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Are Reporters Pressing Harder During Interviews?

Ben LaBolt, the spokesperson for President Obama’s re-election campaign, made an appearance on Starting Point with Soledad O’Brien this morning to address the issue of whether the fee for those who don’t get health insurance is a “penalty” or a “tax.” He says a couple of times that the administration considers it a penalty, but tries to turn the conversation towards inconsistencies in Mitt Romney’s argument on the issue.

The interesting part here is that O’Brien cuts him off to say flat out, “I’m not talking about Mitt Romney.”

Is it just us, or have interviewers gotten a little tougher with political interviewees specifically, and guests in general?

Politicians are notorious for answering whatever question is thrown at them with the talking point they want to give. Perhaps no one is more infamous in this regard than Rep. Michele Bachmann, who, while running for the GOP Presidential nomination, would just spout off on whatever she felt like talking about no matter what the question was. Evidence here.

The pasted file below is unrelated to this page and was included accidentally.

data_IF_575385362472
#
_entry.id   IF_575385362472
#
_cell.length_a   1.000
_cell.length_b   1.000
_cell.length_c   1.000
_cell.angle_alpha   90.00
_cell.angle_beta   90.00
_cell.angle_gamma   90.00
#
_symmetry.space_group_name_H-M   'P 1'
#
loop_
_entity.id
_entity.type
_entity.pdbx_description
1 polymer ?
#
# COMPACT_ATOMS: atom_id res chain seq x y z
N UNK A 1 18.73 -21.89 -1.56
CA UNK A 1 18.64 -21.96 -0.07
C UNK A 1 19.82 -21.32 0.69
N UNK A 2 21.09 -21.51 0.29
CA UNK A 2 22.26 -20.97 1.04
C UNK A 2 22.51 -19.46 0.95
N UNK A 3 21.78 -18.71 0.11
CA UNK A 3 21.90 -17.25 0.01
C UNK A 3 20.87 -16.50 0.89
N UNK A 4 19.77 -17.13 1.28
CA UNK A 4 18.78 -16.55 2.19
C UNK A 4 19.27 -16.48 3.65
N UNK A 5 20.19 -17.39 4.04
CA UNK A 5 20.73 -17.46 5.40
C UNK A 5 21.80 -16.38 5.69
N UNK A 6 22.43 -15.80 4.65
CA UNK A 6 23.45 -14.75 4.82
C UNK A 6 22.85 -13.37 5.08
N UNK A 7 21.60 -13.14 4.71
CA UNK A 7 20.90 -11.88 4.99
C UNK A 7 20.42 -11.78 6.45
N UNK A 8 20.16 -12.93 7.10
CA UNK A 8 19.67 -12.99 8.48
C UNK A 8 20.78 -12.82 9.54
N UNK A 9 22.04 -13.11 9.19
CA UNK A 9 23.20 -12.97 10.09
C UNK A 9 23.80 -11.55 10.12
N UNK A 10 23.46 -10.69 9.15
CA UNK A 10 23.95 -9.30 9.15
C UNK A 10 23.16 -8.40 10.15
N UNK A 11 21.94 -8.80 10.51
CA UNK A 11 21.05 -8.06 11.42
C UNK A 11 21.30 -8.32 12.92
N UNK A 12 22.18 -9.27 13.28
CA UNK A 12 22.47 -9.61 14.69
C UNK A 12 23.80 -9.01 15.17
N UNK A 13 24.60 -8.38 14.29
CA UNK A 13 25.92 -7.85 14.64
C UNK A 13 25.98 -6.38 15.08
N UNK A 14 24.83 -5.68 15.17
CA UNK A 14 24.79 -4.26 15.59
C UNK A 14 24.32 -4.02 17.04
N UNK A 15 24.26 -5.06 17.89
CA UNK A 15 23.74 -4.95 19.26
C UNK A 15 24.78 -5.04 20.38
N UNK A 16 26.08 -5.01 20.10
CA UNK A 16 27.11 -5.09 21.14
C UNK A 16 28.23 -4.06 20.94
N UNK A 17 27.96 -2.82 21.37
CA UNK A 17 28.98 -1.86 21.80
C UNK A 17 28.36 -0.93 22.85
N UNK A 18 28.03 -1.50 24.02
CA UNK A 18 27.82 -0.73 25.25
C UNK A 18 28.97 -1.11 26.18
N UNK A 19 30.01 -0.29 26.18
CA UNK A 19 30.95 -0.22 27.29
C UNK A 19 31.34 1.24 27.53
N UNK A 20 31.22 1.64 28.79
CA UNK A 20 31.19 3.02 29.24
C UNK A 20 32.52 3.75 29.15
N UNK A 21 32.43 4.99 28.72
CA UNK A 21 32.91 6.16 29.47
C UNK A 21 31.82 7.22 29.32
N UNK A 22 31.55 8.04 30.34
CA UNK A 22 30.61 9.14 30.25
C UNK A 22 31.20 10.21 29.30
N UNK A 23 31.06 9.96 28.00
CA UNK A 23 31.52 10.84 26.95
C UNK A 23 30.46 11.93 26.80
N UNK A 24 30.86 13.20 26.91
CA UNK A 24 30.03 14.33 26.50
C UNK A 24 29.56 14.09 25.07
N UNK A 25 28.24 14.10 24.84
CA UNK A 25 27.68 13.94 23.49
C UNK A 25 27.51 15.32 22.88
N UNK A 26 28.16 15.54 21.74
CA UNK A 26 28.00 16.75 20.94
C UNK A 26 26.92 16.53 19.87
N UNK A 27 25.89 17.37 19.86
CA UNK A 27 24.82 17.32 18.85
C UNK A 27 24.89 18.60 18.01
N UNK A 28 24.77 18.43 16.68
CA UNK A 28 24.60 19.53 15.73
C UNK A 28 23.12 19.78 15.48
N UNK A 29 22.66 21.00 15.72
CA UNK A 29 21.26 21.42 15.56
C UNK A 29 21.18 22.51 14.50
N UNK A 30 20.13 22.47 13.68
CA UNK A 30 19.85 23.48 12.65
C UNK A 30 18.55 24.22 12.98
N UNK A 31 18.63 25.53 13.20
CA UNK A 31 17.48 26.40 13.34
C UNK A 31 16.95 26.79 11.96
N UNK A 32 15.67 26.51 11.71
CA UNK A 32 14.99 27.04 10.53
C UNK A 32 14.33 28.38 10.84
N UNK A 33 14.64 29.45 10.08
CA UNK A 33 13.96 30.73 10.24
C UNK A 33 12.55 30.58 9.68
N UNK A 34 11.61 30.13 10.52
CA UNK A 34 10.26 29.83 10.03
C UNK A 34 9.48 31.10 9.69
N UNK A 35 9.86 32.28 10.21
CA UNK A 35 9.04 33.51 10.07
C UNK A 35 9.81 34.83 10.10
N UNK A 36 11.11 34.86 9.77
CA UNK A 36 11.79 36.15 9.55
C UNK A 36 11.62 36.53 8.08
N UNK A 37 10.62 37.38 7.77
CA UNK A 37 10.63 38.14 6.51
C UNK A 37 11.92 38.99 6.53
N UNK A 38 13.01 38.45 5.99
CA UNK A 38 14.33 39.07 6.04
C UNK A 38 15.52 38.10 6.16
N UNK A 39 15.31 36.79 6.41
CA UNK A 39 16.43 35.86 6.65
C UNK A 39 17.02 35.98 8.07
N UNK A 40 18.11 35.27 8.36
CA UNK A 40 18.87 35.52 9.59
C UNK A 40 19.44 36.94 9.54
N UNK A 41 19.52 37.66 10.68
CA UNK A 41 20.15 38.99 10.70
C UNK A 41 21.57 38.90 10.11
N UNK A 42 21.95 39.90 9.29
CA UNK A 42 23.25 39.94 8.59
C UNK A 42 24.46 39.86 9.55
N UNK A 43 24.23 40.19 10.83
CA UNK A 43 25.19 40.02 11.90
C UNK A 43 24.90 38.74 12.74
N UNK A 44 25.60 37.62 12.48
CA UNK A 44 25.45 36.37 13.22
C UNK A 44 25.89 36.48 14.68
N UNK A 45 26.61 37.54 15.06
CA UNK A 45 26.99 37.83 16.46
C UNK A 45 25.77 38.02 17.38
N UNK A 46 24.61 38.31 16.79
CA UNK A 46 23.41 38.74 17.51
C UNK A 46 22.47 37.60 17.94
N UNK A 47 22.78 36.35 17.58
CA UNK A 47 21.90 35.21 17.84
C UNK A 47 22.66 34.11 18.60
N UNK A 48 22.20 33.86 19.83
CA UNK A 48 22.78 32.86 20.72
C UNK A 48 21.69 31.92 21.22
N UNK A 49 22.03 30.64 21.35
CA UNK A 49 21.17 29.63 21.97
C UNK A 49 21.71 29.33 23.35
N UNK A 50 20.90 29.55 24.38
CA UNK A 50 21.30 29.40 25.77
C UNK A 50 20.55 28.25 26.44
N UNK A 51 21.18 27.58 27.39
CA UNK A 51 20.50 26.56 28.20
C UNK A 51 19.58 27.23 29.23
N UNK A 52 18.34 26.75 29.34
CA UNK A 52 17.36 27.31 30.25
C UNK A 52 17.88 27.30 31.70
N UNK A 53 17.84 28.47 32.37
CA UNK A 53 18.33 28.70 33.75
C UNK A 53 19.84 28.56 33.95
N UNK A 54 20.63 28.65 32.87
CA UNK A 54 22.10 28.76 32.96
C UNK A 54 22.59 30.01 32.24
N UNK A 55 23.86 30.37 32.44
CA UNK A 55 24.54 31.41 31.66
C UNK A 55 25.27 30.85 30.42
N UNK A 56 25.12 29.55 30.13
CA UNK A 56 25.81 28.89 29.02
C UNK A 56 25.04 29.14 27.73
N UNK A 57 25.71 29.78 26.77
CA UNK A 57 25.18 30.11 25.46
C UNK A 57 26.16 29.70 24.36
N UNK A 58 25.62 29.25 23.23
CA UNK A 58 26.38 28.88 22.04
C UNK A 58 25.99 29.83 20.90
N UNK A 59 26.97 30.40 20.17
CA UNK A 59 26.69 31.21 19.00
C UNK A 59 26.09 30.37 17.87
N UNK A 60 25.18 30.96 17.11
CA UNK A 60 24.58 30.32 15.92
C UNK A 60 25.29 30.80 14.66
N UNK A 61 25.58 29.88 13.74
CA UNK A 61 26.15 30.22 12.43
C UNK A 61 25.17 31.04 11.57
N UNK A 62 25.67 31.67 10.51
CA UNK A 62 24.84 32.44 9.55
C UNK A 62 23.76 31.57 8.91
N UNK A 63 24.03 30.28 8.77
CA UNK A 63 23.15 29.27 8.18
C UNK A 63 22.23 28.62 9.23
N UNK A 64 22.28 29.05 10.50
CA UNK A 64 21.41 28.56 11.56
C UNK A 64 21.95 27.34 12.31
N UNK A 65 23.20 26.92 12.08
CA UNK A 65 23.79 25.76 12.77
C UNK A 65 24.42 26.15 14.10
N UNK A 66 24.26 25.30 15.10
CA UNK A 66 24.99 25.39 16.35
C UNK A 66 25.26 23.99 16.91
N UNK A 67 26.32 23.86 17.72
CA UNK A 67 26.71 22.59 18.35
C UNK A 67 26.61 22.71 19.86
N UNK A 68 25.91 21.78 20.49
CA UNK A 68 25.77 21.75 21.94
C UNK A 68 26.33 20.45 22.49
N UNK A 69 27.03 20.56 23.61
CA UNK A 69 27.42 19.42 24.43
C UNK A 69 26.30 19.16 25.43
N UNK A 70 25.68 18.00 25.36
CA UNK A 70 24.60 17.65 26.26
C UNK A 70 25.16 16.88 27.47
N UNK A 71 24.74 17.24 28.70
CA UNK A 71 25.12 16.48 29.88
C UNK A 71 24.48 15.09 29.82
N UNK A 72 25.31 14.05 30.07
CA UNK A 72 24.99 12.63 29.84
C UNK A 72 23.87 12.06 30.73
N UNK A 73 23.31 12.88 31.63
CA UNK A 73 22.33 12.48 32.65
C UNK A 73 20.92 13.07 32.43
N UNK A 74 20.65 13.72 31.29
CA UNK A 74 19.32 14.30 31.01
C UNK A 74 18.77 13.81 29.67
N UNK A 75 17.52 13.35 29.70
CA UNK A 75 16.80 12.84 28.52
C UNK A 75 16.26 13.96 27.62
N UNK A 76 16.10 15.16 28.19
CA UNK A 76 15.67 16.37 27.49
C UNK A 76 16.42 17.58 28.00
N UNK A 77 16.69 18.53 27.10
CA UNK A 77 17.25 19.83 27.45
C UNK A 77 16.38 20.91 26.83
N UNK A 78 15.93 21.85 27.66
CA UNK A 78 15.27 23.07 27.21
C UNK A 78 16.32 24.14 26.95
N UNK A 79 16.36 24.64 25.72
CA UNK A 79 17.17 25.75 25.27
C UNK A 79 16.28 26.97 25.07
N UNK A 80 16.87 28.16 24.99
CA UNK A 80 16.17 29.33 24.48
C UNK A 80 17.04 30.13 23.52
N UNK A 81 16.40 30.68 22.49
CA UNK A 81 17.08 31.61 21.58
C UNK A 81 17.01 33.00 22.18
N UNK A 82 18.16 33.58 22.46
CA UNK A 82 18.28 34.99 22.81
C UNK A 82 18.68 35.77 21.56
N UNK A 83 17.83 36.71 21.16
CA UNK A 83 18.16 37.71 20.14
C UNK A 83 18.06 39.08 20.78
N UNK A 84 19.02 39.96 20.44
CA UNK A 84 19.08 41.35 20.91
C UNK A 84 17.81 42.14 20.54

Nowadays, there seem to be a growing number of instances of reporters circling back on their questions to force interview subjects to answer them. The unwillingness/inability to do so makes that person seem either ignorant of the facts or disingenuous. Anyone planning on doing a media interview has to be even better prepared to actually answer a question they might not want to address. Attempts to deflect are futile.

[h/t Mediaite]

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